JBeret implements JSR 352, which defines batch processing for Java applications. However, it doesn't mean you can't use other programming or scripting languages in your batch applications. In fact, with JBeret as the target batch runtime, a batch application can use multiple languages to satisfy different use cases:
- other languages (scripting languages) inside JBeret runtime: we currently support writing certain batch components with some common scripting languages, and they are invoked using JSR 223 (Scripting for the JavaTM Platform). See JBERET-61
- JBeret inside other language runtime: as a java library, JBeret modules can work with and inside other language runtime (especailly JVM languages) just as any other java lib. For instance, Groovy/JRuby app can easily embed and invoke JBeret to start, stop jobs and get job data, etc.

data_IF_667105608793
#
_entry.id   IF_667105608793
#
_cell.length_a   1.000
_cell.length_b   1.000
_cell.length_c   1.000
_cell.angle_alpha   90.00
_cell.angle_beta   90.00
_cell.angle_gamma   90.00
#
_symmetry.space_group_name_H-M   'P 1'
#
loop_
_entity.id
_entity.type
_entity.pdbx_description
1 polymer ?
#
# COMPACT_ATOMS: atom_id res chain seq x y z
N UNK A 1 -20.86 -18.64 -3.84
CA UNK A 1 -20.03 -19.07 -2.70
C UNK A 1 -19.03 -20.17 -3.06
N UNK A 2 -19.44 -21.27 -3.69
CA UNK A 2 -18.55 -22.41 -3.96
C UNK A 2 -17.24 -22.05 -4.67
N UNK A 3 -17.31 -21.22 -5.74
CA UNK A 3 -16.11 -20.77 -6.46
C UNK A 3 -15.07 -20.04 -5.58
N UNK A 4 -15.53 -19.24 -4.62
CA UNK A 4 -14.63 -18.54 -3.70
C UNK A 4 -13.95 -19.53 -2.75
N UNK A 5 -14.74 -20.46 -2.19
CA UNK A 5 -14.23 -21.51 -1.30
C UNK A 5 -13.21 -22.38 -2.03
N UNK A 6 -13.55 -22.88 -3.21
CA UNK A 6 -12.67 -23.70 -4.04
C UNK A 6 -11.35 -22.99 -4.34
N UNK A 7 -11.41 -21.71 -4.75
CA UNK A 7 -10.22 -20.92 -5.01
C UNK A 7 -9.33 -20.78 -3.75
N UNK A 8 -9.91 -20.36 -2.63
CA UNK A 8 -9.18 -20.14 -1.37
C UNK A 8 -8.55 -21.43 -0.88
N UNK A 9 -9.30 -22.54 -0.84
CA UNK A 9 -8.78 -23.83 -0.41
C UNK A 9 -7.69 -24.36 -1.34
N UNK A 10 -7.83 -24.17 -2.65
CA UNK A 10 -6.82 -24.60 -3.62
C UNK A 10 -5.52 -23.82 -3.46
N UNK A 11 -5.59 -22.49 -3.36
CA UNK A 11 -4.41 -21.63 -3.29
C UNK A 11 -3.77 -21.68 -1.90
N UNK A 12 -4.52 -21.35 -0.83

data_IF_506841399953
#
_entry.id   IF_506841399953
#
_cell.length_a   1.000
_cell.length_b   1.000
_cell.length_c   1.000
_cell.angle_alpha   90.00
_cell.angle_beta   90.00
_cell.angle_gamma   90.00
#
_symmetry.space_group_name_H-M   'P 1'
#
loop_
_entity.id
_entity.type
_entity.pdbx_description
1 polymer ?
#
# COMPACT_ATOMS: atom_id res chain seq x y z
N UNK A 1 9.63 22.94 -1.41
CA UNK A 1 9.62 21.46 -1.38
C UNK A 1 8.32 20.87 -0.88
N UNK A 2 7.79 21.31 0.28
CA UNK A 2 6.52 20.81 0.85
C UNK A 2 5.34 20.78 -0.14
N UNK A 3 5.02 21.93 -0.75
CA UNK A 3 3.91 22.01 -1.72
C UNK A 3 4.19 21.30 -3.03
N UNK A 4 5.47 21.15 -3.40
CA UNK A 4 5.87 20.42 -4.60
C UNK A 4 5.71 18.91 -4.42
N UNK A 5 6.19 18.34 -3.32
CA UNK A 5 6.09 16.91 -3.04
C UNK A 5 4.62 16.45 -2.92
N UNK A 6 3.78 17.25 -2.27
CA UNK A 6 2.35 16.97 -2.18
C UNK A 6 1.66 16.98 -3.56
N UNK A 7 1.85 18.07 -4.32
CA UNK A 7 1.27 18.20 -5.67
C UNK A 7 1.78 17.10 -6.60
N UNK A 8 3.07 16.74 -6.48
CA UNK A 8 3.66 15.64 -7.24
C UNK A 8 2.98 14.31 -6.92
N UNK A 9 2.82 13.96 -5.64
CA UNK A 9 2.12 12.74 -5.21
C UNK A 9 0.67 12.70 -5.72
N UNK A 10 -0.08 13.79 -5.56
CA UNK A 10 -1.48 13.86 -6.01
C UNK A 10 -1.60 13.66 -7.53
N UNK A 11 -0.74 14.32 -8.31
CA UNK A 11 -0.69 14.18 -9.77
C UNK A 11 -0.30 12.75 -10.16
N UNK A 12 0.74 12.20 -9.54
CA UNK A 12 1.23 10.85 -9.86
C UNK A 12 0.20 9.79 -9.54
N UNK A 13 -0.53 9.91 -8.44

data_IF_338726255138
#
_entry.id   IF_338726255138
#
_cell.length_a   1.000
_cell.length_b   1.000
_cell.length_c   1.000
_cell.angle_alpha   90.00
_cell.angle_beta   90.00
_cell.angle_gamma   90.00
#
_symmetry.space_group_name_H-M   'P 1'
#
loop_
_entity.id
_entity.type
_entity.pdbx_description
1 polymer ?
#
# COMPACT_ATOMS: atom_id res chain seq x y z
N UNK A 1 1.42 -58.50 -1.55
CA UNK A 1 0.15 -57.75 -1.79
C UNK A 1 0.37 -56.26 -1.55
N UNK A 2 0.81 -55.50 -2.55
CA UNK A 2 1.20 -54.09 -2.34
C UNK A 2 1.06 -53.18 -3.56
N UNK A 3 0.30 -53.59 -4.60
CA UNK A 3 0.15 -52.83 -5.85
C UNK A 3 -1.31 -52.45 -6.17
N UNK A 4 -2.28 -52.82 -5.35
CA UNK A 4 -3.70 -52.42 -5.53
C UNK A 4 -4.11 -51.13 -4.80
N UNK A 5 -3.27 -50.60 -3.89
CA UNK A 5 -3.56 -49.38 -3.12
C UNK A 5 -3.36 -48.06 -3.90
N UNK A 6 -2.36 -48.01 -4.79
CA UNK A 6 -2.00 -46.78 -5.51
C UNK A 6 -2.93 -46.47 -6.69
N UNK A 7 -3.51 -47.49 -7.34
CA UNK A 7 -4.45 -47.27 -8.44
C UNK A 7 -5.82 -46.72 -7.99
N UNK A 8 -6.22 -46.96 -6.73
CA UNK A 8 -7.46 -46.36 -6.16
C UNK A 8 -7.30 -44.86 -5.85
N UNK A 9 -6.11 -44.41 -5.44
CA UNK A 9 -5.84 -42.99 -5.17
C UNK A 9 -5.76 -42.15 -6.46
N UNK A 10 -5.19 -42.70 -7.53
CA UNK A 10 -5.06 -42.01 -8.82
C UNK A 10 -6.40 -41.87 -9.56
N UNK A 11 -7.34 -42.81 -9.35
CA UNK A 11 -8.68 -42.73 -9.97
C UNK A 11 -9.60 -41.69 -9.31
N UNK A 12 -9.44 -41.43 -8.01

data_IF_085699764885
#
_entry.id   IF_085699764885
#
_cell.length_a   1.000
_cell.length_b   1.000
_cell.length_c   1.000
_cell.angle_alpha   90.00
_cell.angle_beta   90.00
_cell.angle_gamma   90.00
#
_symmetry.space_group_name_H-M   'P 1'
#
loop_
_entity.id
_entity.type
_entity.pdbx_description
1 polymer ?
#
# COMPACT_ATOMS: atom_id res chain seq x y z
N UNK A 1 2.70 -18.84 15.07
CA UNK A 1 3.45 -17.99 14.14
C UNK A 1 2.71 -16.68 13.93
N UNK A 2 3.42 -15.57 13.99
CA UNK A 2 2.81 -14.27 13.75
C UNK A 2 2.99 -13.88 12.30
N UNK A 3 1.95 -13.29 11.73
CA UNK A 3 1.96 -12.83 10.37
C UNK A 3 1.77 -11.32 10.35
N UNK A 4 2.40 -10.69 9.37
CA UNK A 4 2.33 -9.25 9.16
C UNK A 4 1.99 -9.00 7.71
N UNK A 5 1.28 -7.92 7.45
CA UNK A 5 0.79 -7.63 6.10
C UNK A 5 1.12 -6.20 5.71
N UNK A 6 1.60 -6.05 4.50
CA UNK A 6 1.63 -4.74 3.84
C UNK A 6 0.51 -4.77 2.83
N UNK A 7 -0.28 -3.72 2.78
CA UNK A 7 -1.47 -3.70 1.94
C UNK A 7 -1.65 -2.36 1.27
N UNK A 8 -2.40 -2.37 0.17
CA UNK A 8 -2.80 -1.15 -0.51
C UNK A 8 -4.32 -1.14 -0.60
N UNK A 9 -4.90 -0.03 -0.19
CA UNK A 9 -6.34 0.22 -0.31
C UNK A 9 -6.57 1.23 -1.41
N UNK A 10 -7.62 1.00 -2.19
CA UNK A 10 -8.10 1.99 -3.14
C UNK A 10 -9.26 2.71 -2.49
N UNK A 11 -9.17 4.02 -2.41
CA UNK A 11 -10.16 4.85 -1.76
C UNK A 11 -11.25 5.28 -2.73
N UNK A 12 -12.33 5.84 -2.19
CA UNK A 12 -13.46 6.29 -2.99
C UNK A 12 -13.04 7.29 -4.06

- Interop with REST: any html or rest-capable client can interop with remote JBeret batch runtime that includes jberet-rest-api. See REST API docs for details.
- Write batch components in other languages and compile into java classes. For instance, several common JVM scripting languages (Groovy, Scala, Kotlin, etc)support compiling scripts into java class files.
A common use case is in testing and app prototyping, where you can quickly put together a functioning batch job with your favorite scripting language. For example, the following job xml file is all you need to both define and implement a batchlet batch job: